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Perinatal outcome of fetal pulmonary pathology in relation to pulmonary volume measured with nuclear magnetic resonance

Obstetrics & Gynecology International Journal
Saulo Molina-Giraldo MD, MSc,1,2,4,5 Andrea Catalina Avellaneda-Salamanca MD,1 Astrid Carolina López-Gómez MD,1 Martha Lucia Pinto-Quiñonez MD,1,2 José Luis Rojas-Arias MD,1 Fernando Ortiz-Duarte MD,3 Edgar Mariano Acuña-Osorio,1 Mauricio Gomez-Bossa MD,4 Jose Luis Perez-Olivo, MD, MPH,4 Arcminson Felipe Solano-Montero MD4

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Introduction: The prognosis in fetal lung disease is related to the size of the pulmonary malformation and secondary pulmonary hypoplasia. The mass effect on the underlying fetal lung results in a decrease in fetal lung volume and an increased likelihood of developing respiratory distress during the neonatal period.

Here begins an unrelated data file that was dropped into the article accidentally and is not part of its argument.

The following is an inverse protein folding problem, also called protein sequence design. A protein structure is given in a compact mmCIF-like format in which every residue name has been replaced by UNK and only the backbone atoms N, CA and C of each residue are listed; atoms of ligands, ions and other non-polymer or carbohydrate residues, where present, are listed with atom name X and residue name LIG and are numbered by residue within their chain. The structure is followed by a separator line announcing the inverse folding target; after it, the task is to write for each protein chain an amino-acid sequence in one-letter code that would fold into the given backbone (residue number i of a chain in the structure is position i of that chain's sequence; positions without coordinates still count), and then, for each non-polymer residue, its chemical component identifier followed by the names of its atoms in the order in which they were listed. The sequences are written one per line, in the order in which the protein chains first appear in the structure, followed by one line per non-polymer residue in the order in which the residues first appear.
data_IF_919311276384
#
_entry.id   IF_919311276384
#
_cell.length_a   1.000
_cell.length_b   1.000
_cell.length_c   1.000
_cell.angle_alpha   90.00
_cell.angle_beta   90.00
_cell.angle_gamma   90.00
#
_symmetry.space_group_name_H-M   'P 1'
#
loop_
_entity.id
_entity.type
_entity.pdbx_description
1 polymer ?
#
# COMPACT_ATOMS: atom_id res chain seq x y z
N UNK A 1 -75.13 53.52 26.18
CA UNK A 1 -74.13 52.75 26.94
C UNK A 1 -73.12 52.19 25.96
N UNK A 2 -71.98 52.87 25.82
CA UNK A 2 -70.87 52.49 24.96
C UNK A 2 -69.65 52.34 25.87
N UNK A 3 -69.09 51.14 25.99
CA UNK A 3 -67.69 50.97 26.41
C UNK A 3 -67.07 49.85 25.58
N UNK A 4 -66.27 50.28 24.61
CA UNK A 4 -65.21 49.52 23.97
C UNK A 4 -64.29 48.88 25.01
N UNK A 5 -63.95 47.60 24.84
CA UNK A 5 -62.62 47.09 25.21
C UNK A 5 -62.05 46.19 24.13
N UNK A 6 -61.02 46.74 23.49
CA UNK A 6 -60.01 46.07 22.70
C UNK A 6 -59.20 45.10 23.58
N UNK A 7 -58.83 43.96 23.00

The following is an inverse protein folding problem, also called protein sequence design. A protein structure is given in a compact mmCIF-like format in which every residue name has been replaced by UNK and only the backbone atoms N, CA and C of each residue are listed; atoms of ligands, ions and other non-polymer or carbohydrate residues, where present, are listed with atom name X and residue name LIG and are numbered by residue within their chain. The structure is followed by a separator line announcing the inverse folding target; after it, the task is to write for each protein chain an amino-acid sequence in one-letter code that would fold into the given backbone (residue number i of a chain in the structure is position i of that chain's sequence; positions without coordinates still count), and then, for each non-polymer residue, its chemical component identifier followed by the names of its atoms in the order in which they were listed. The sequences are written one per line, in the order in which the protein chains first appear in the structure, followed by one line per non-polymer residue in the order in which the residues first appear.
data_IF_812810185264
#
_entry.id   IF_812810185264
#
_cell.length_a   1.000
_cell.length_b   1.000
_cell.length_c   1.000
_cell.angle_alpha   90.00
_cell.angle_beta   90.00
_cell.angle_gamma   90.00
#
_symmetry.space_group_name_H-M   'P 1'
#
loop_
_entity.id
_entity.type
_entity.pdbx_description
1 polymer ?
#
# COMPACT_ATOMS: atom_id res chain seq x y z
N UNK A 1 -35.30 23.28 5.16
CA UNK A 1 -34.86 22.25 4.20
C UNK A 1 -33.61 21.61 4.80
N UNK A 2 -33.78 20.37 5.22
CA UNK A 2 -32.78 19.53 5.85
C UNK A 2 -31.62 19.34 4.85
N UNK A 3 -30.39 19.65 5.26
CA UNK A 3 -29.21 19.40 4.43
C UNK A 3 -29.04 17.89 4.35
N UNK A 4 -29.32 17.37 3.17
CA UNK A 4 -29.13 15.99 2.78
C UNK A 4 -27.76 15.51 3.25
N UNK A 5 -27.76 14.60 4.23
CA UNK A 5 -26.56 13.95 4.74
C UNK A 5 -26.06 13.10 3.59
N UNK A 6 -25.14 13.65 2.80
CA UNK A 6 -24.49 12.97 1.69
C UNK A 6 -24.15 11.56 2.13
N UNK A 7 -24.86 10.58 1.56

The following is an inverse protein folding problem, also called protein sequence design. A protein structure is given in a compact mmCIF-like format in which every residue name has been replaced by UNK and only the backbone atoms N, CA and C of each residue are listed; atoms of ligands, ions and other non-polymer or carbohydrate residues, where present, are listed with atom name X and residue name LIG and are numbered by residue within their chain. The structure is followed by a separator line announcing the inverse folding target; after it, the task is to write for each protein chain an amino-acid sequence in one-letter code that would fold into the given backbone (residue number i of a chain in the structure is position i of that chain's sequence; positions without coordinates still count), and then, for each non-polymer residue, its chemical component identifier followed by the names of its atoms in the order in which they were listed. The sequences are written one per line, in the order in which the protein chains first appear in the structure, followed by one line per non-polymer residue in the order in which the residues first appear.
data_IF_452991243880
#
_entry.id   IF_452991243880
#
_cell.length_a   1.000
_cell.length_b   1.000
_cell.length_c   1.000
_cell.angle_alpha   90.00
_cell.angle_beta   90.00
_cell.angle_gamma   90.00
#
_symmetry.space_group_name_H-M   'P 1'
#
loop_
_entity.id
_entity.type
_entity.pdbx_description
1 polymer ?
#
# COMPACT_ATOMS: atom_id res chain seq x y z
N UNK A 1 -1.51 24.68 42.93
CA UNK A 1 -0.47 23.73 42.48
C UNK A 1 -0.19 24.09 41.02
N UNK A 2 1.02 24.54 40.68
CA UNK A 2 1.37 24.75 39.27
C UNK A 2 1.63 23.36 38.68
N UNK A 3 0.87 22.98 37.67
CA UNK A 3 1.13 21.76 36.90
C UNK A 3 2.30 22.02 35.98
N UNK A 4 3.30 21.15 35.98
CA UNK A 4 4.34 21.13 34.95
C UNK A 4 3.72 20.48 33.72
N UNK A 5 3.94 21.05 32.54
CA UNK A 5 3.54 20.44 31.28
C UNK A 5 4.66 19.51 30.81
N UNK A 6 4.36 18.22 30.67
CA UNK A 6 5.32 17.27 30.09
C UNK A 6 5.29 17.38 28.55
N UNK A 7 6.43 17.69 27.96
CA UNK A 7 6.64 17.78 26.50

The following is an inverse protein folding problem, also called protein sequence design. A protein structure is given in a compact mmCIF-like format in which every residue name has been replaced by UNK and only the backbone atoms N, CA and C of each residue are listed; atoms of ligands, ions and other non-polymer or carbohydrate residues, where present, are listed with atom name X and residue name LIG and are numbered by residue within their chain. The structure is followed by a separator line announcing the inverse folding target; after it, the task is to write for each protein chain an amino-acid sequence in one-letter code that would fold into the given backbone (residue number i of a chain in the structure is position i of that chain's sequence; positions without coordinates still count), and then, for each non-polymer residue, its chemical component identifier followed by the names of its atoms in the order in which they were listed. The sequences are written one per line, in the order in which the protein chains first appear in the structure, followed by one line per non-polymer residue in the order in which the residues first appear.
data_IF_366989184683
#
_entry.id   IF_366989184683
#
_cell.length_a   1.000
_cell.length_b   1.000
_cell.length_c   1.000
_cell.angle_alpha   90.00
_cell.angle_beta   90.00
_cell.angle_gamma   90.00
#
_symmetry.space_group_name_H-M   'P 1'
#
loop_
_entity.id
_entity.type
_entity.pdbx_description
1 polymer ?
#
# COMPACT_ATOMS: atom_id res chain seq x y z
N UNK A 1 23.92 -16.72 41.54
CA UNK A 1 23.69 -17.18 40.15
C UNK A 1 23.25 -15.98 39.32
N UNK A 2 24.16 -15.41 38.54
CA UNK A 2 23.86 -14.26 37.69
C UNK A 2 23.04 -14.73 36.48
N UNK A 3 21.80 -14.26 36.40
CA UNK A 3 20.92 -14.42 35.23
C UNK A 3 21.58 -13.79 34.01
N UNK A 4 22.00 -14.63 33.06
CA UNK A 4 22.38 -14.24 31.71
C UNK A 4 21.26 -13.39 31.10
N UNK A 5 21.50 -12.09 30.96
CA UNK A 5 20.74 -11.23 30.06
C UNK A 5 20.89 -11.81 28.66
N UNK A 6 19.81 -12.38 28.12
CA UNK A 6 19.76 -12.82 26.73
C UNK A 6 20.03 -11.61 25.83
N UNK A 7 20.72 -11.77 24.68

Objectives: Estimate the lung volume cut-off points related to neonatal morbidity and mortality in fetuses with congenital pulmonary malformation measured through magnetic resonance imaging.
Methodology: Analytical retrospective cohort study from July 1, 2013, to June 30, 2017. Lung volumes were measured by magnetic resonance imaging in fetuses with congenital pulmonary malformation. The different measures are described and the association of lung volume with neonatal mortality is evaluated.
Results: We analyzed 26 fetuses with congenital pulmonary malformation. The mortality described was 46.1% (12/26). The mean lung volume in the group with mortality was 19.7cm3 (95% CI 12.1-27.3), vs 58.6cm3 in the group without mortality (95% CI 39.0-78.1) (p=0.0010). Average lung volumes less than 34.9 cm3 were associated with higher mortality.
Conclusion: The perinatal result of fetal lung disease is related to lung volume measured with Fetal Magnetic Resonance Imaging, finding that lung volumes less than 34.9cm3 were associated with higher mortality.


pulmonary diseases, lung volume measurements, magnetic resonance imaging, perinatal mortality